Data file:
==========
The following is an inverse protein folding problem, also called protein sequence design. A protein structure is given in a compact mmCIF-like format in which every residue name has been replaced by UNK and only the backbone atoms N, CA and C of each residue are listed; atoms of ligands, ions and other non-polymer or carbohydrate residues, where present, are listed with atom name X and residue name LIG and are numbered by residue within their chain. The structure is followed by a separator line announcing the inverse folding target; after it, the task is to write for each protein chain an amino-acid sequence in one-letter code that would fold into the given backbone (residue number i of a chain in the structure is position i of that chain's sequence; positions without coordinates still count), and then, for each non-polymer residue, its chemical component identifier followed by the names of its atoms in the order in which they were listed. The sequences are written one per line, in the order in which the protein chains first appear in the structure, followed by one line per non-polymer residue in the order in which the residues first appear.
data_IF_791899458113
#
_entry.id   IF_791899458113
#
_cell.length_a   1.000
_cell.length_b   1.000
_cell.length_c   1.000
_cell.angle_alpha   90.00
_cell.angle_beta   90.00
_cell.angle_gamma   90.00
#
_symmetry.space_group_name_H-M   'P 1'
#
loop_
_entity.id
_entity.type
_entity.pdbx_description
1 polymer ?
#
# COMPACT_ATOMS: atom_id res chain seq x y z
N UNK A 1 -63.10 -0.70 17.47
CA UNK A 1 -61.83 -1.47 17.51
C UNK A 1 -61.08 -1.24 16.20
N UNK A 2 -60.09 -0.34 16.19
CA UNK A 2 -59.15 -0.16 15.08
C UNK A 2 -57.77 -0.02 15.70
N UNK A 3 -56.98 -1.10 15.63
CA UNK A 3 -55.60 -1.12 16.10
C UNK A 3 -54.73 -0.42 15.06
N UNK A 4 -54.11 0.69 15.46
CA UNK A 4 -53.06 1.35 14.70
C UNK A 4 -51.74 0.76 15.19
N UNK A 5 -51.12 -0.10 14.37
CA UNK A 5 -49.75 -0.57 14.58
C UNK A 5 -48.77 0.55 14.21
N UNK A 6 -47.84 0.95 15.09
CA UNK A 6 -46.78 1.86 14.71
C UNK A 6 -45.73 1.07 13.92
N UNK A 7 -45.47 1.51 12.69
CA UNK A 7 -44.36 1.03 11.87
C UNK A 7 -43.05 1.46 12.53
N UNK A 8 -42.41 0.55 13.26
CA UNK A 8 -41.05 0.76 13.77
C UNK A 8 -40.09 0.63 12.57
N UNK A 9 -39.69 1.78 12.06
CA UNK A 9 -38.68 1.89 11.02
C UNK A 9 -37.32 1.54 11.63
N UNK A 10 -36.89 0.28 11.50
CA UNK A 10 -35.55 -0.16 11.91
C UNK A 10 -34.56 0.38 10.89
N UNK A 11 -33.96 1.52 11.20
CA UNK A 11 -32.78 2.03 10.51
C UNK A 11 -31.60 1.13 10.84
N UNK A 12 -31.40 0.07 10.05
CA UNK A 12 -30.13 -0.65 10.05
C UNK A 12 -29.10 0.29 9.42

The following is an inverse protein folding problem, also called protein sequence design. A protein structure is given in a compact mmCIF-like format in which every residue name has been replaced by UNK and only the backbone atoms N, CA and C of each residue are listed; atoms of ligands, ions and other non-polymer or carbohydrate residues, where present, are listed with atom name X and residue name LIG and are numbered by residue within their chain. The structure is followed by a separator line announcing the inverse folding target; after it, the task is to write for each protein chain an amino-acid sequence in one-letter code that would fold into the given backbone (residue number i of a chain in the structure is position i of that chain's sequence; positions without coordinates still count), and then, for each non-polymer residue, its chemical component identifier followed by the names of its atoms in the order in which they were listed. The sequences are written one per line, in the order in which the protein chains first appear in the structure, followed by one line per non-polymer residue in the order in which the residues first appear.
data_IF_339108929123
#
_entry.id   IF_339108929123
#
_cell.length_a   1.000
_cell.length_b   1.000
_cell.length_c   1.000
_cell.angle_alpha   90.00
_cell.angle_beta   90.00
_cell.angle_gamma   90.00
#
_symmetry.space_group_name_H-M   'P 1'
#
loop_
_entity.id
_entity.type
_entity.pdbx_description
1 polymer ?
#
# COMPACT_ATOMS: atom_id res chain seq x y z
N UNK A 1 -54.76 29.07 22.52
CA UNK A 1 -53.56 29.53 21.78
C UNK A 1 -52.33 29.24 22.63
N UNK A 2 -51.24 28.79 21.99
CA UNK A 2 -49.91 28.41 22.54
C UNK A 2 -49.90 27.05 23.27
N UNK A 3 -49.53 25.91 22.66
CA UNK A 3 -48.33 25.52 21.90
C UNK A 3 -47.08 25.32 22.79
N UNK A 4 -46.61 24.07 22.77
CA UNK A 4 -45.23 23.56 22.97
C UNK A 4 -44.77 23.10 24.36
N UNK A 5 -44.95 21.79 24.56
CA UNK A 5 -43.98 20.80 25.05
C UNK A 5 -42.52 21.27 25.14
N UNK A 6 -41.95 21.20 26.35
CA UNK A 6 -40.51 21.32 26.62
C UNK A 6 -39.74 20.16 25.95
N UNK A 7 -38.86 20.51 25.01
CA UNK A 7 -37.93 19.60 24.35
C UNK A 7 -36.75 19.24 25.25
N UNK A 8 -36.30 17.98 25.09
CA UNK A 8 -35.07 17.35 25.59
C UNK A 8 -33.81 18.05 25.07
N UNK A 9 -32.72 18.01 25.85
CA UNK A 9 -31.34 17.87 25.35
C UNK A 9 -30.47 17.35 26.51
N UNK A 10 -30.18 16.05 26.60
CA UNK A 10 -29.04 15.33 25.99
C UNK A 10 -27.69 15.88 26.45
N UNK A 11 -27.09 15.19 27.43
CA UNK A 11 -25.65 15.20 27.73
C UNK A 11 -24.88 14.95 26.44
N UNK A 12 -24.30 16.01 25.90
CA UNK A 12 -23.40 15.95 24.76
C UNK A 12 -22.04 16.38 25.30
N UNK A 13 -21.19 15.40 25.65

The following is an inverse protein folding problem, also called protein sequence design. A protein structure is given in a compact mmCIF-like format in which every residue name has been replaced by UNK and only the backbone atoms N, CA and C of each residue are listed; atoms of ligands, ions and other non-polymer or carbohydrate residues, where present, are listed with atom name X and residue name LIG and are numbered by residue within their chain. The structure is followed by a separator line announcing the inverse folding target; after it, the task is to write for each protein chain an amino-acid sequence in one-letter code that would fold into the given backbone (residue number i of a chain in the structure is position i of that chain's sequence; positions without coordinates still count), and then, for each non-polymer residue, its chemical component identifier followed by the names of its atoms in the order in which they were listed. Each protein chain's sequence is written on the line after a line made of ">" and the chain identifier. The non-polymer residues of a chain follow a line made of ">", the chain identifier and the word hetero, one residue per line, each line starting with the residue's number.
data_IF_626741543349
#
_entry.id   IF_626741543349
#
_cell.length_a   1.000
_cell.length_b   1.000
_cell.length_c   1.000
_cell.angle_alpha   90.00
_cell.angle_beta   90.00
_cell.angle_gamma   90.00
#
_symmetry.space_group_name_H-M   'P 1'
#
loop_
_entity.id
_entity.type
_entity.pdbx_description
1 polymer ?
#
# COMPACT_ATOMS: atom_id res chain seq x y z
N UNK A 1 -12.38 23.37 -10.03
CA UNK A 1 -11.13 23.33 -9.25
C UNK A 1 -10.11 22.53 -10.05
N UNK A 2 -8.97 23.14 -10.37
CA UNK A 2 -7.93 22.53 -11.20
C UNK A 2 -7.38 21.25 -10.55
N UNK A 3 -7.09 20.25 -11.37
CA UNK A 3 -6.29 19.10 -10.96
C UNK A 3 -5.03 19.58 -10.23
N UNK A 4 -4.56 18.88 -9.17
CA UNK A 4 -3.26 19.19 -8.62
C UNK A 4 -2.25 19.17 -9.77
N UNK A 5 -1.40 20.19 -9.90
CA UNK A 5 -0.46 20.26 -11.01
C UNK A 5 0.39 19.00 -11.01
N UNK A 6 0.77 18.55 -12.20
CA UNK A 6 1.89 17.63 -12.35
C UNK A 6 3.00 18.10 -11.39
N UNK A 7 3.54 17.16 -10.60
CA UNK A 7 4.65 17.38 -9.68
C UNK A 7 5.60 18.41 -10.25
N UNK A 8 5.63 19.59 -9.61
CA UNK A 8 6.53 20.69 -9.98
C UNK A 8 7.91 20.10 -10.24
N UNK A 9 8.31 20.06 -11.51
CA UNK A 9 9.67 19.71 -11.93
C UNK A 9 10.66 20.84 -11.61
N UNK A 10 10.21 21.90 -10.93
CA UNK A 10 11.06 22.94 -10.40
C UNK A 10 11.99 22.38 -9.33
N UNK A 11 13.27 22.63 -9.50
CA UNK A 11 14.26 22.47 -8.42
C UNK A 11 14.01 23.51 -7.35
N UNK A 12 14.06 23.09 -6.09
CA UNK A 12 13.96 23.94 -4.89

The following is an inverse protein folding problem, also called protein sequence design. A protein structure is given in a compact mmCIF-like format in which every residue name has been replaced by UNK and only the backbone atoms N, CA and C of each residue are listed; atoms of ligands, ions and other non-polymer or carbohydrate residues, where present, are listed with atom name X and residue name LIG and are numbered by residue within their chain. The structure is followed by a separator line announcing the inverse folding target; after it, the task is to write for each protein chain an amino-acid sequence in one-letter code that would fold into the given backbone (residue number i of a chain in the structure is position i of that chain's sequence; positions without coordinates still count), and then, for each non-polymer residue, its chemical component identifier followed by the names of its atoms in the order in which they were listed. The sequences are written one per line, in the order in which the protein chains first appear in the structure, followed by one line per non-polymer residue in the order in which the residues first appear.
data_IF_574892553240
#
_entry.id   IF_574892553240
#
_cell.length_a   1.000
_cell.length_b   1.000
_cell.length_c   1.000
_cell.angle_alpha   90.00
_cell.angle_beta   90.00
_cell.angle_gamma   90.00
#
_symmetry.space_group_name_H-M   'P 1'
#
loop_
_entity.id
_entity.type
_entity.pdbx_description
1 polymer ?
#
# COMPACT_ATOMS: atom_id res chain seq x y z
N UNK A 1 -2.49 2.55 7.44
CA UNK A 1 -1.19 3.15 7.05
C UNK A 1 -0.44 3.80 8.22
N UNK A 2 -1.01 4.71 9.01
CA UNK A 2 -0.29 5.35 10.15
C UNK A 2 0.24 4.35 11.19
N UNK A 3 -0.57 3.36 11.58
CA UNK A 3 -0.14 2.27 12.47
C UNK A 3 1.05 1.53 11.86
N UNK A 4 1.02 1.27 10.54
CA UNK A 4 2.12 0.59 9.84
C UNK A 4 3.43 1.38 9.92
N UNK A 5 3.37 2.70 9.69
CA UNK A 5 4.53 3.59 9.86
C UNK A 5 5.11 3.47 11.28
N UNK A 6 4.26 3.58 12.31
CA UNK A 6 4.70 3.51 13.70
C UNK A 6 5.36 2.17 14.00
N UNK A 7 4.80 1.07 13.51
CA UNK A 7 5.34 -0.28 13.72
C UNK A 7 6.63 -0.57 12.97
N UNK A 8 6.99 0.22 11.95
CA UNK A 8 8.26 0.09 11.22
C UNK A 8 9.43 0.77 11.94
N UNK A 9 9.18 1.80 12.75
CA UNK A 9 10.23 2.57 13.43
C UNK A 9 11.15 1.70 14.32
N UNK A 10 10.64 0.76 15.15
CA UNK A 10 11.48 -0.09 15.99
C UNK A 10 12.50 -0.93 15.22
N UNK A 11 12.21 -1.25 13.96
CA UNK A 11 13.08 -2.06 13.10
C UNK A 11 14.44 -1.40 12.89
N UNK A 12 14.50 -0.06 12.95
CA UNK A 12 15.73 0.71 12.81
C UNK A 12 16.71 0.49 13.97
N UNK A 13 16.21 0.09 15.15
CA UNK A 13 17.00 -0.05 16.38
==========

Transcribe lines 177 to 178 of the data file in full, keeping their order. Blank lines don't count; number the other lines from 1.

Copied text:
_cell.length_a   1.000
_cell.length_b   1.000